have a look at the IASON tools

http://iason.site.voila.fr/

and try

c:~\$ natnum 1089055123

host_look("64.233.169.147","1089055123","1089055123").

natnum takes a hostname, an integer or an IPv4 address and
shows you the IPv4 address, the integer and the hostname.

If you do maintain your /etc/hosts it will tell you the aliases too.

Most of the stuff is unix only, but I guess you can compile
natnum even for windows.

Kind regards
Peter

Matlock, Kenneth L wrote:

Robert D. Scott wrote:

The harder way:

Decimal: 1089055123
Hex (dashes inserted at octals): 40-E9-A9-93
Decimal (of each octet): 64-233-169-147

The "this could take all day" way :

(in bc with scale=0 for integer portions only)

1089055123/(2^24)%(2^8)
64
1089055123/(2^16)%(2^8)
233
1089055123/(2^8)%(2^8)
169
1089055123/(2^0)%(2^8)
147

(Note: 2^0=1 & x/1=x so last line could reduce to 1089055123%(2^8).)

-Nicholas

My two cents:

# ping 1089055123
PING 1089055123 (64.233.169.147) 56(84) bytes of data.
64 bytes from 64.233.169.147: icmp_seq=1 ttl=248 time=2.55 ms
64 bytes from 64.233.169.147: icmp_seq=2 ttl=248 time=2.00 ms

To do in reverse, you can use 'sipcalc':

# sipcalc 64.233.169.147
-[ipv4 : 64.233.169.147] - 0

[CIDR]
Cisco wildcard - 0.0.0.0
Network range - 64.233.169.147 - 64.233.169.147

-evt

Normally, I don't participate in this sort of thing, but I'm a sucker for a "there's more than one way to do it" challenge.

Robert D. Scott wrote:

The harder way:

Decimal: 1089055123
Hex (dashes inserted at octals): 40-E9-A9-93
Decimal (of each octet): 64-233-169-147

The "this could take all day" way :

(in bc with scale=0 for integer portions only)

1089055123/(2^24)%(2^8)
64
1089055123/(2^16)%(2^8)
233
1089055123/(2^8)%(2^8)
169
1089055123/(2^0)%(2^8)
147

(Note: 2^0=1 & x/1=x so last line could reduce to 1089055123%(2^8).)

-Nicholas

int *dec;
unsigned char *oct1, *oct2, *oct3, *oct4;

main(int argc, char **argv) {
dec = malloc(sizeof(int));
*dec = 1089055123;
oct4 = dec;
oct3 = oct4 + sizeof(char);
oct2 = oct3 + sizeof(char);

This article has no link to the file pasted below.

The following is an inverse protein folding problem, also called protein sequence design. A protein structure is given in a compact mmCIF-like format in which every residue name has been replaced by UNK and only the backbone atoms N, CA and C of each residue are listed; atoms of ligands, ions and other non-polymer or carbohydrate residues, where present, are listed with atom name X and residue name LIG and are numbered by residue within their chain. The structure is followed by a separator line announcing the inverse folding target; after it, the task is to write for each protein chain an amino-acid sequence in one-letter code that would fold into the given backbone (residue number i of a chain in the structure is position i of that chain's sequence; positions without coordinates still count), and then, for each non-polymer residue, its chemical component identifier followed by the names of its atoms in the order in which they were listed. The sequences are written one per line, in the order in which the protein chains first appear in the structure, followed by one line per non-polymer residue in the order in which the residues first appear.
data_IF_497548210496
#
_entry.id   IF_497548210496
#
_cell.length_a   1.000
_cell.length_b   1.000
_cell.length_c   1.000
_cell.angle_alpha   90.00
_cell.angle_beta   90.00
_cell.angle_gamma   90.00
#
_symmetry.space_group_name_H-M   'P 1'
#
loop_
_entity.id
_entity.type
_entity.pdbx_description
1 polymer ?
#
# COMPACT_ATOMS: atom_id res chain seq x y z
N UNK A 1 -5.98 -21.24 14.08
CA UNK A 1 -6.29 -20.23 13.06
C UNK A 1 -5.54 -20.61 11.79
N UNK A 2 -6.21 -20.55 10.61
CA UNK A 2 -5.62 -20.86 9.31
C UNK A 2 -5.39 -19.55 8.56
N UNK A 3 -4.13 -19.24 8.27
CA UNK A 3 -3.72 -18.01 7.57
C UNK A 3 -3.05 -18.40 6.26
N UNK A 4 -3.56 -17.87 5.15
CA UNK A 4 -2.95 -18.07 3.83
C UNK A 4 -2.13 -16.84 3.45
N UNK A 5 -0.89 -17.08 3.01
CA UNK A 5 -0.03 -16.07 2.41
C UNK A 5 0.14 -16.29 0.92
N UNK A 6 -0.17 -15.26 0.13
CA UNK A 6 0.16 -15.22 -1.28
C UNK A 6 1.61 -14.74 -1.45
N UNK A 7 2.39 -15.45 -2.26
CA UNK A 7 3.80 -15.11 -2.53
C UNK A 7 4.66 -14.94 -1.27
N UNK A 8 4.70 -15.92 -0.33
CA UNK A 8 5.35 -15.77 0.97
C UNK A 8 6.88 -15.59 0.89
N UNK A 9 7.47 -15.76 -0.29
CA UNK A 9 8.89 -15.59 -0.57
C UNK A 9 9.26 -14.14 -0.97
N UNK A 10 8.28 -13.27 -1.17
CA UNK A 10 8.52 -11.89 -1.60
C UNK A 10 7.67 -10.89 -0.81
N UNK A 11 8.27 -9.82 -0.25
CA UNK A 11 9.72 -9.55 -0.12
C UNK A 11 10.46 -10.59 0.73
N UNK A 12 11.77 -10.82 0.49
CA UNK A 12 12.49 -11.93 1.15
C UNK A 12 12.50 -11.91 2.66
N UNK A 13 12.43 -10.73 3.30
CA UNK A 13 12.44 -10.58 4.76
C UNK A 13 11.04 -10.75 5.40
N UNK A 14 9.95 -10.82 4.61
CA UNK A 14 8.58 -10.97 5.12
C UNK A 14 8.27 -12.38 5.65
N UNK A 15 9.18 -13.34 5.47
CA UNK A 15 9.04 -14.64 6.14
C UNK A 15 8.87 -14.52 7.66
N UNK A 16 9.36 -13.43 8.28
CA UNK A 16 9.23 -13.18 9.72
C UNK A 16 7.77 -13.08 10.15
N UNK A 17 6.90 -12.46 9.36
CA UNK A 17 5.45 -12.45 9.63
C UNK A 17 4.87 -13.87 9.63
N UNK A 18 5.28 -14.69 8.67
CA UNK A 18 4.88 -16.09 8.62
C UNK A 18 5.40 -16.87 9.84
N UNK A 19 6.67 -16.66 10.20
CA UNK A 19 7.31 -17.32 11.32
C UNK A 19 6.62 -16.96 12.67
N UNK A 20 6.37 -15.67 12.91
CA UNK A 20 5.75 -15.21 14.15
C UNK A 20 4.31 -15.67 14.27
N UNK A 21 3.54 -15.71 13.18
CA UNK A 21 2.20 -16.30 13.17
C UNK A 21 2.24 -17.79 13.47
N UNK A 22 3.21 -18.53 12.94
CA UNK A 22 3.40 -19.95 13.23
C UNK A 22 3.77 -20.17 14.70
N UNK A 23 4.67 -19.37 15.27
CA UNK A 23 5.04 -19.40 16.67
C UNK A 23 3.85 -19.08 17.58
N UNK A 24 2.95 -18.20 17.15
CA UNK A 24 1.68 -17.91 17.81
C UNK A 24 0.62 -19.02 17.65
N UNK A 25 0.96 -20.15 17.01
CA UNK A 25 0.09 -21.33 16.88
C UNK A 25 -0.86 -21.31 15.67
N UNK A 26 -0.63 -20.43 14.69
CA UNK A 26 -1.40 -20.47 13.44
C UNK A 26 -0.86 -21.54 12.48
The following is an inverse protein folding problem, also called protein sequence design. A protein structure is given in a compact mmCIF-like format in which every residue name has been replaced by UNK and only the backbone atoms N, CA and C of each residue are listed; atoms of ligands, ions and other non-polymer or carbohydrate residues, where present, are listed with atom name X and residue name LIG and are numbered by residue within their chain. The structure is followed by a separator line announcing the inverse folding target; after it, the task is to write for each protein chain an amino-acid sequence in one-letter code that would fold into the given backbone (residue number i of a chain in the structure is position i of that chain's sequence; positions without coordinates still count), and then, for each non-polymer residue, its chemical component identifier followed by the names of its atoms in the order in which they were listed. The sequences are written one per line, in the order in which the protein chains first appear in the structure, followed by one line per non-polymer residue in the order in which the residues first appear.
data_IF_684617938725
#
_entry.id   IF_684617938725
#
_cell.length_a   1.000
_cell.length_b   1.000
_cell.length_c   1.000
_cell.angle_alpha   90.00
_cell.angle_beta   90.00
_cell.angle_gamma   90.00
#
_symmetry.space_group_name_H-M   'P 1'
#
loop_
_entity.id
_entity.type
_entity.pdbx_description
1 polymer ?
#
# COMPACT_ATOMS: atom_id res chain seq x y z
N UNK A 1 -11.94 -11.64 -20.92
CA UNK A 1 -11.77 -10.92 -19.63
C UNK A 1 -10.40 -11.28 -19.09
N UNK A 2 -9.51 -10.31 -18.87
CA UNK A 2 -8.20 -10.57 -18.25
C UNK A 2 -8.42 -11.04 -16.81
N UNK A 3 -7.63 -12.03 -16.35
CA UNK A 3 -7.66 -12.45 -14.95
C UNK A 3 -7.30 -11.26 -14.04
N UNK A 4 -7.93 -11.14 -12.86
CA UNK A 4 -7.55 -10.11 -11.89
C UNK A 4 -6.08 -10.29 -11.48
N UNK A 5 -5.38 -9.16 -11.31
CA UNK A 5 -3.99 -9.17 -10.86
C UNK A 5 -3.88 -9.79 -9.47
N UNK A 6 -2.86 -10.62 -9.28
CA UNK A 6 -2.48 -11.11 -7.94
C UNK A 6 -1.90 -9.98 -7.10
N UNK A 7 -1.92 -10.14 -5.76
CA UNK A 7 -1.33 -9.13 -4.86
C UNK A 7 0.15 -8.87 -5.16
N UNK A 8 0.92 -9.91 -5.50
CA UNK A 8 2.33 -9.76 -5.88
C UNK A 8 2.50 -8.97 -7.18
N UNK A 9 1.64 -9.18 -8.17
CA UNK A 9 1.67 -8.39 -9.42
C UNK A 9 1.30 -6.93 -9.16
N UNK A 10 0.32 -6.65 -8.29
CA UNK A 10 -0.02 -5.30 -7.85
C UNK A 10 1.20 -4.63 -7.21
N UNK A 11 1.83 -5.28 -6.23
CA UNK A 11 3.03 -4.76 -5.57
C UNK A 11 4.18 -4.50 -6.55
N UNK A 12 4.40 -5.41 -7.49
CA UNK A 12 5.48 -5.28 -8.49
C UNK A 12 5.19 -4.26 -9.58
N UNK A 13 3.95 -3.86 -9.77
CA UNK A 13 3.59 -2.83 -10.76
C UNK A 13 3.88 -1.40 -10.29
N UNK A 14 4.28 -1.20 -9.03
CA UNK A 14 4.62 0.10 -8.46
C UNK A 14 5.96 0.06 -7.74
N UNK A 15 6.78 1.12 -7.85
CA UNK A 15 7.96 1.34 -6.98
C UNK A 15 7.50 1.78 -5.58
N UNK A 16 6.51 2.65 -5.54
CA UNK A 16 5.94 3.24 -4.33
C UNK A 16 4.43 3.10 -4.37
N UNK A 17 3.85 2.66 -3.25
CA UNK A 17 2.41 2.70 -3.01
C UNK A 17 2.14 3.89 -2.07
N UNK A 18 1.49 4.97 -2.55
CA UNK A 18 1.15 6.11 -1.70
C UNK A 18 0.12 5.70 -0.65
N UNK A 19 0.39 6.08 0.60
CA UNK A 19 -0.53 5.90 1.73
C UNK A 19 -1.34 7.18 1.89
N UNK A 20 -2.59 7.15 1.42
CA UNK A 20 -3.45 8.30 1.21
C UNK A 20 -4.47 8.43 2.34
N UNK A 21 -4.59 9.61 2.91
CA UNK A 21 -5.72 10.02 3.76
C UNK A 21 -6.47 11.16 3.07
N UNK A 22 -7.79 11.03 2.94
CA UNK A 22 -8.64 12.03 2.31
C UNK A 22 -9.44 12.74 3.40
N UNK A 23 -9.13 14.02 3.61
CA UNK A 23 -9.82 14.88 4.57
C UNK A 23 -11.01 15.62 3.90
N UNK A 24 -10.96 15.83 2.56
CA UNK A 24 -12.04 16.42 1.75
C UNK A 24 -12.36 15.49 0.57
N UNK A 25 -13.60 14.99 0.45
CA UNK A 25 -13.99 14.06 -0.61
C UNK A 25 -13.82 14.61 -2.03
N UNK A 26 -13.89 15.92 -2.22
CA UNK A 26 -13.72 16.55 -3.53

oct1 = oct2 + sizeof(char);

printf("dec: %lu ip: %hu.%hu.%hu.%hu\n", *dec, *oct1, *oct2, *oct3, *oct4);
}

.-- My secret spy satellite informs me that at Wed, 27 Aug 2008, Colin Alston wrote:

The harder way:

Decimal: 1089055123
Hex (dashes inserted at octals): 40-E9-A9-93
Decimal (of each octet): 64-233-169-147

The Python way

>>> import socket, struct
>>> socket.inet_ntoa(struct.pack('>l', 1089055123))
'64.233.169.147'

The Perl way:

sub ntoa
{
my \$one = shift;
my \$four = \$one & 0xff;
\$one >>= 8;
my \$three = \$one & 0xff;
\$one >>= 8;
my \$two = \$one & 0xff;
\$one >>= 8;
return "\$one.\$two.\$three.\$four";
}

#or in one line, like ipcalc does:
sub ntoa_in_one_line { join(".", unpack("CCCC", pack("N", \$_[0]))); }

print ntoa(1089055123) . "\n";
print ntoa_in_one_line(1089055123) . "\n";

Cheers,
Andree

For completeness:

sub aton_in_one_line { unpack('N',pack('C4',split(/\./,\$_[0]))); }

Thanks,
ep

- --
Brian Epstein <bepstein@ias.edu> +1 609-734-8179
Network and Security Officer Institute for Advanced Study
Key fingerprint = 128A 38F4 4CFA 5EDB 99CE 4734 6117 4C25 0371 C12A

In MySQL :

SELECT INET_NTOA(ip_in_decimal) AS ipa;

.. or the reverse :

Aww come on, C gets way more "fun" than that

#define _u8 unsigned char
#define _u32 unsigned long

int main(void) {
_u32 ipn = 1089055123;
_u8 ipa[3];
_u8 oct = 0;

for (oct=0; oct <4; oct++){
ipa[oct] = (char)(
(ipn & (0xFF000000 >> (8*oct))) >> (8*(3-oct))
);
}

printf("%d.%d.%d.%d\n", ipa[0], ipa[1], ipa[2], ipa[3]);

return 0;
}